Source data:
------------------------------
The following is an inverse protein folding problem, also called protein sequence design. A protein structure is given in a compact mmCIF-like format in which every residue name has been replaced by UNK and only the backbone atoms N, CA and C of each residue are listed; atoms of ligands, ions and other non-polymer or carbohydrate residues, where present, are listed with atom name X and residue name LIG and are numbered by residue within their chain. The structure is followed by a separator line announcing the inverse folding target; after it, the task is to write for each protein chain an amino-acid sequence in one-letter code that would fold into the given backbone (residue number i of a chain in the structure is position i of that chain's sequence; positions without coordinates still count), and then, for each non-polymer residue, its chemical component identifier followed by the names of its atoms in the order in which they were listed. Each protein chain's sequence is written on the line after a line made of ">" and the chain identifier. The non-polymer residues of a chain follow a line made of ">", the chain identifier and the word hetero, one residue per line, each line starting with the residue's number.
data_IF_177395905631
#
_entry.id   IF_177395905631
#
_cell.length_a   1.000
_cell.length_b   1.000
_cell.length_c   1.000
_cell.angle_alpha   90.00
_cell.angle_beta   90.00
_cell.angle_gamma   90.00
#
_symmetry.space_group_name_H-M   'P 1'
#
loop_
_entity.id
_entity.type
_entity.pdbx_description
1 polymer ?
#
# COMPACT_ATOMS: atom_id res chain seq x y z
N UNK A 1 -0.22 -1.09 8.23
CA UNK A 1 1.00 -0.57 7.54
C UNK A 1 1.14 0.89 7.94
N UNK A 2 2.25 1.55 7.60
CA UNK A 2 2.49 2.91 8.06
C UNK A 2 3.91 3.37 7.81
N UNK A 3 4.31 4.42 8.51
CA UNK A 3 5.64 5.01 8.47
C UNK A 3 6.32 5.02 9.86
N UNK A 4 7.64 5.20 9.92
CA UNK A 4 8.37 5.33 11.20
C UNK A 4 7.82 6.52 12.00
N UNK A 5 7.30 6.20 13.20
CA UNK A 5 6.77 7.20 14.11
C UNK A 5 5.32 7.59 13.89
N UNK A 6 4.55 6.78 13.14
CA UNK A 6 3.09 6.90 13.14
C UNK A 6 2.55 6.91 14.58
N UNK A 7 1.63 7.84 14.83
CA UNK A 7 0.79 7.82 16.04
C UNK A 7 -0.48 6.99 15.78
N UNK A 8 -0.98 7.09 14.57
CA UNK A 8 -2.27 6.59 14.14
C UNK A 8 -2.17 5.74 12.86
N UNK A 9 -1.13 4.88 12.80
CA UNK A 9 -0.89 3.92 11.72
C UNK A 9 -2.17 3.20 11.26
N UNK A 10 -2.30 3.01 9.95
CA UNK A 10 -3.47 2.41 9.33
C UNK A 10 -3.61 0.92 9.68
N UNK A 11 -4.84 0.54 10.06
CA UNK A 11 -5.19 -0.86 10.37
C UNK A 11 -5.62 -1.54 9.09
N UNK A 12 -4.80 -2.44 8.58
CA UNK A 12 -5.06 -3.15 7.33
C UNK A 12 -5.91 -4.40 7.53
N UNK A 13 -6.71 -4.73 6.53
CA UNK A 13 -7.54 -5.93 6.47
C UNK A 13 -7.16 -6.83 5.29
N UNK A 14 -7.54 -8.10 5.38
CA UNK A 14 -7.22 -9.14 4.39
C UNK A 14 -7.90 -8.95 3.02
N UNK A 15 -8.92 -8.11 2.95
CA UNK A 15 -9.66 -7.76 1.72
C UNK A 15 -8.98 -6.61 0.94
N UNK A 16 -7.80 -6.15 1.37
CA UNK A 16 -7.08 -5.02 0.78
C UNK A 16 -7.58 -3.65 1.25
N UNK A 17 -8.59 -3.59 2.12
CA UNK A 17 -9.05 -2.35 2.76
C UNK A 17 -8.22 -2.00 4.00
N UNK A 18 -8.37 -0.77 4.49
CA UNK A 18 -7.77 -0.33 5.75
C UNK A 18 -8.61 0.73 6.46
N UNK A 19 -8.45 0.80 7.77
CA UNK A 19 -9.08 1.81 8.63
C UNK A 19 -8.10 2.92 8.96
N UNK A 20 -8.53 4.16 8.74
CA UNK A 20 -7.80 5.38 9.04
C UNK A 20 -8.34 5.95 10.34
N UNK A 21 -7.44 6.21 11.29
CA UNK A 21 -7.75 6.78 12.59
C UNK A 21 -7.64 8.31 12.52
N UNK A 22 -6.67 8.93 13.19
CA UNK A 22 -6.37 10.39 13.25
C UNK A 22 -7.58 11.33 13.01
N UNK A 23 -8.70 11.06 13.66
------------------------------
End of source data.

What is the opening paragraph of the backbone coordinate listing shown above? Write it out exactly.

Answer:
The following is an inverse protein folding problem, also called protein sequence design. A protein structure is given in a compact mmCIF-like format in which every residue name has been replaced by UNK and only the backbone atoms N, CA and C of each residue are listed; atoms of ligands, ions and other non-polymer or carbohydrate residues, where present, are listed with atom name X and residue name LIG and are numbered by residue within their chain. The structure is followed by a separator line announcing the inverse folding target; after it, the task is to write for each protein chain an amino-acid sequence in one-letter code that would fold into the given backbone (residue number i of a chain in the structure is position i of that chain's sequence; positions without coordinates still count), and then, for each non-polymer residue, its chemical component identifier followed by the names of its atoms in the order in which they were listed. Each protein chain's sequence is written on the line after a line made of ">" and the chain identifier. The non-polymer residues of a chain follow a line made of ">", the chain identifier and the word hetero, one residue per line, each line starting with the residue's number.